Animated Oscar-nominated shorts

John and Yoko

My wife and I saw the animated Oscar-nominated shorts at the Spectrum Theatre. The parking lot was packed on Presidents Day at 4 pm, with moviegoers trying to squeeze in another visit before the cinema’s – we hope – temporary closing.

Just because the stories are animated doesn’t mean the subject matter is light. As the LA Times noted, “Even when they focus on the experiences of children, the five films nominated … are decidedly intended for adults. In these emotionally complex and visually distinctive shorts, the trauma of war, the wages of political repression, and the fear of death are all given their due. The Hollywood Theatre notes: Not for children under 13, verging on an R-rating.

The nominees

Our Uniform: Yegane Moghaddam, 7 min., Iran (in Farsi). The film flashes a message at the top that it was not mocking the wearing of the hijab. Indeed,  the director was recalling her recollections of school days in Iran. Does the dress code enable or disable self-expression? Maybe both? An exciting technique was used,  with the images created on fabric with the help of a computer.

Letter to a Pig: Tal Kantor and Amit R. Gicelter, 17 min., France/Israel (in Hebrew). An elderly Holocaust survivor visits a class of teenagers and tells how a pig saved his life. The story segues to a dream sequence experienced by one of the students. Kantor’s childhood memories informed the film’s mixture of history and the surreal.

South of France

Pachyderm: Stéphanie Clément and Marc Rius, 11 min., USA (in English). A young girl recounts her summers visiting her grandparents in the  Provençal countryside. On the surface, enhanced by the painted scenes and quiet narration, it would seem all is well. But it is not, as the girl blends in with her background. This may be the most fully realized of the five and the one I’d pick to win the Oscar.

Ninety-Five Senses: Jerusha Hess and Jared Hess, 13 min., USA (in English). The folksy narrator is Tim Blake Nelson, who offers an ode to the human body.  The New York Times review stated, “Each sense is illustrated by different artists, in a different style, creating a kind of 13-minute anthology of a life — but that makes this understated film also feel a bit incoherent, with the vignettes lacking the build to bring the film to a satisfying emotional conclusion.” I liked the variation of styles, and I disagree with the conclusion drawn. It was my favorite piece.

War is Over! Inspired by the Music of John & Yoko: Dave Mullins and Brad Booker, 11 min., USA. The story is based on an idea from John and Yoko’s son, Sean. In an alternate-reality World War I, war should only be experienced as a game. It is the most obvious of the five films.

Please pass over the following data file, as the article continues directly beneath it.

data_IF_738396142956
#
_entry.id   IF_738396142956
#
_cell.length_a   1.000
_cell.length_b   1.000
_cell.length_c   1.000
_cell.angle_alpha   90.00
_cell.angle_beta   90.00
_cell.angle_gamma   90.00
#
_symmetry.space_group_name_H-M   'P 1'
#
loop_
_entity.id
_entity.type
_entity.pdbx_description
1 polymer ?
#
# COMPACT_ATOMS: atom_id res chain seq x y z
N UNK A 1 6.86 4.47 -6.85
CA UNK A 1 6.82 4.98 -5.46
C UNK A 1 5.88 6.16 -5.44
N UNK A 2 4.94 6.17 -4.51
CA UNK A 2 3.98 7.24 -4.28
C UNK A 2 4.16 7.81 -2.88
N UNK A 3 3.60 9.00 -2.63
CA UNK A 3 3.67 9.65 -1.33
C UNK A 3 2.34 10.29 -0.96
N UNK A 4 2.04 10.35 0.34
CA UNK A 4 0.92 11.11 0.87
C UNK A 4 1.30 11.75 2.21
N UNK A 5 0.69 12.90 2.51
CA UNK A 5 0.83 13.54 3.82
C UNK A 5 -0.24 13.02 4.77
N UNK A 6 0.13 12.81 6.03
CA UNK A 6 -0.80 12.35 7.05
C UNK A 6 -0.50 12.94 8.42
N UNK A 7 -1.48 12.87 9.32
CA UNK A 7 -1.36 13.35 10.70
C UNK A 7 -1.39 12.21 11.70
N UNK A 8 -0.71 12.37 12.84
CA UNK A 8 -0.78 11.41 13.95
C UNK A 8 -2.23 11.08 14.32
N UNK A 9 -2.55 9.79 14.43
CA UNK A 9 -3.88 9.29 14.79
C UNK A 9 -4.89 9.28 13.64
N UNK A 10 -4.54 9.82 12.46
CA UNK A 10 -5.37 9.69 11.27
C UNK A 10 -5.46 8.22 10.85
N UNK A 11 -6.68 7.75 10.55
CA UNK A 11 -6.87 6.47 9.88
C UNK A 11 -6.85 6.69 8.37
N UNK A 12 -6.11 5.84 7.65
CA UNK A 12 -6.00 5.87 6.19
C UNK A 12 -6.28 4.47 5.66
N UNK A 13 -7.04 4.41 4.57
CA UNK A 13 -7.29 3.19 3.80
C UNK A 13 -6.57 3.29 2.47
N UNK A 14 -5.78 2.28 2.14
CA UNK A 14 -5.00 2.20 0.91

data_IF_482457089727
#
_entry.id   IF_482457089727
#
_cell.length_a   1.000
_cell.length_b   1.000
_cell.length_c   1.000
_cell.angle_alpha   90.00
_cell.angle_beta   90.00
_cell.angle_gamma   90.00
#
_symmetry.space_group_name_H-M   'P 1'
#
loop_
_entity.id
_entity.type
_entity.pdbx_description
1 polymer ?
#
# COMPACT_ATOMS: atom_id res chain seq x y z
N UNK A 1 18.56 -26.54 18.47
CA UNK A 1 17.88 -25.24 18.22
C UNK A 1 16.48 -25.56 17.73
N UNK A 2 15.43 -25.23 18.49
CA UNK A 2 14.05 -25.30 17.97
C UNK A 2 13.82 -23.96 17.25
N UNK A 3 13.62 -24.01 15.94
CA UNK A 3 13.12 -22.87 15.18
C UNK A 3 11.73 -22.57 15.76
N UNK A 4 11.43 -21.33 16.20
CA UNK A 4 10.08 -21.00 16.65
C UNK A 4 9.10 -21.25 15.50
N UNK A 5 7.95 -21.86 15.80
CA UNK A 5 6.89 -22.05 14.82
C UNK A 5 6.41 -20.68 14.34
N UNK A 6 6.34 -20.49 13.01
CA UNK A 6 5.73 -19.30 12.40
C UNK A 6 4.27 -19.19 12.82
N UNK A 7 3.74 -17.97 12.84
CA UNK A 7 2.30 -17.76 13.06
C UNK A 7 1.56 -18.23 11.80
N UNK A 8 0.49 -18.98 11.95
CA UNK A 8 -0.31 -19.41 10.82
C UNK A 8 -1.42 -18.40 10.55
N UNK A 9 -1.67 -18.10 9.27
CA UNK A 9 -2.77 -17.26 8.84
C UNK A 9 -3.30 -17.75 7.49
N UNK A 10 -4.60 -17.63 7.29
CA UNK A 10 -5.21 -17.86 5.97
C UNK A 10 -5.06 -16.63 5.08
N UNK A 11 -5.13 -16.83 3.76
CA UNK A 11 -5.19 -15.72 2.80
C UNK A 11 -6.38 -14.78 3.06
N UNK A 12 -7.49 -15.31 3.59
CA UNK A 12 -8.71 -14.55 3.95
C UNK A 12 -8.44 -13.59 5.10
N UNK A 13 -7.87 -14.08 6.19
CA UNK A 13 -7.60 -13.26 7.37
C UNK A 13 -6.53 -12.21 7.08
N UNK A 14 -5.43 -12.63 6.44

Additional films

ShortsTV often offers other “highly recommended” films to fill up the running time.

Wild Summons: Karni Arieli and Saul Freed, 14 min., UK (in English, narrated by Marianne Faithfull). This is mostly humanoid creaturesa s salmon. It is quite on the nose. 

I’m Hip: John Musker, 4 min., USA. You can see a tiny bit of the cartoon in the first minute of this interview with Musker. 

Cartoonist Matt Groening is 70

In Hell

Before I ever saw The Simpsons segments on The Tracy Ullman Show, I was following the work of Matt Groening. I don’t know how I came across the Life In Hell strips, but I do know that I bought Love is Hell, “a series of relationship-themed Life in Hell strips, in book form,” early in 1985, probably from FantaCo, the comic book store where I worked.

This description from Amazon will suffice: “Love Is Hell is the answer to all your Quandaries de l’Amour, or, as we say in American, Love Quandaries. Inside, you’ll find handy tips on everything from Getting the Love You Deserve to Getting Your Heart Broken into Millions of Tiny Pieces.” I related heavily to this book because love is complicated.  

The description of the author from Love Is Hell suggests the Portland, OR-born artist spent his childhood… “swimming in the grizzly bear pool at the abandoned zoo.” He kept drawing “despite the rapping of his knuckles and the confiscation of his cartoons at school.”

I also bought other In Hell books like School Is Hell, Work Is Hell, Childhood Is Hell, and Akbar and Jeff’s Guide to Life. Doesn’t the cover of School Is Hell look… familiar?


Wikipedia notes: “Life in Hell caught the attention of Hollywood writer-director-producer and Gracie Films founder James L. Brooks… In 1985, Brooks contacted Groening with the proposition of working in animation… which would turn out to be developing a series of short animated skits… for the Fox variety show The Tracey Ullman Show.

The Simpsons!

“Originally, Brooks wanted Groening to adapt his Life in Hell characters for the show. Groening feared that he would have to give up his ownership rights and that the show would fail and take down his comic strip… Groening conceived of the idea for the Simpsons in the lobby of… Brooks’s office and hurriedly sketched out his version of a dysfunctional family.”

In case you wondered, as I did, why the Ullman version of The Simpsons was so crudely drawn, “Groening had submitted basic sketches to the animators, assuming they would clean them up; instead, they just traced over his drawings.” While the characters were named after his family members, except Bart, who was an anagram of Brat, the cartoon does not reflect his relationship with them.

I watched The Simpsons religiously from 1989 to 1999. The DVD of the first glorious season is in my collection. The Simpsons CD called Songs In The Key of Springfield is terrific, including hits such as In-A-Gadda-Da-Vida, Jazzman, Baby On Board, and several variations on the ending theme. Somehow, the show fell off my radar in the 21st century, although I did see the 2007 Simpsons movie, which was… okay. Even without my viewership, The Simpsons has become the longest-running U.S. primetime animated series and sitcom.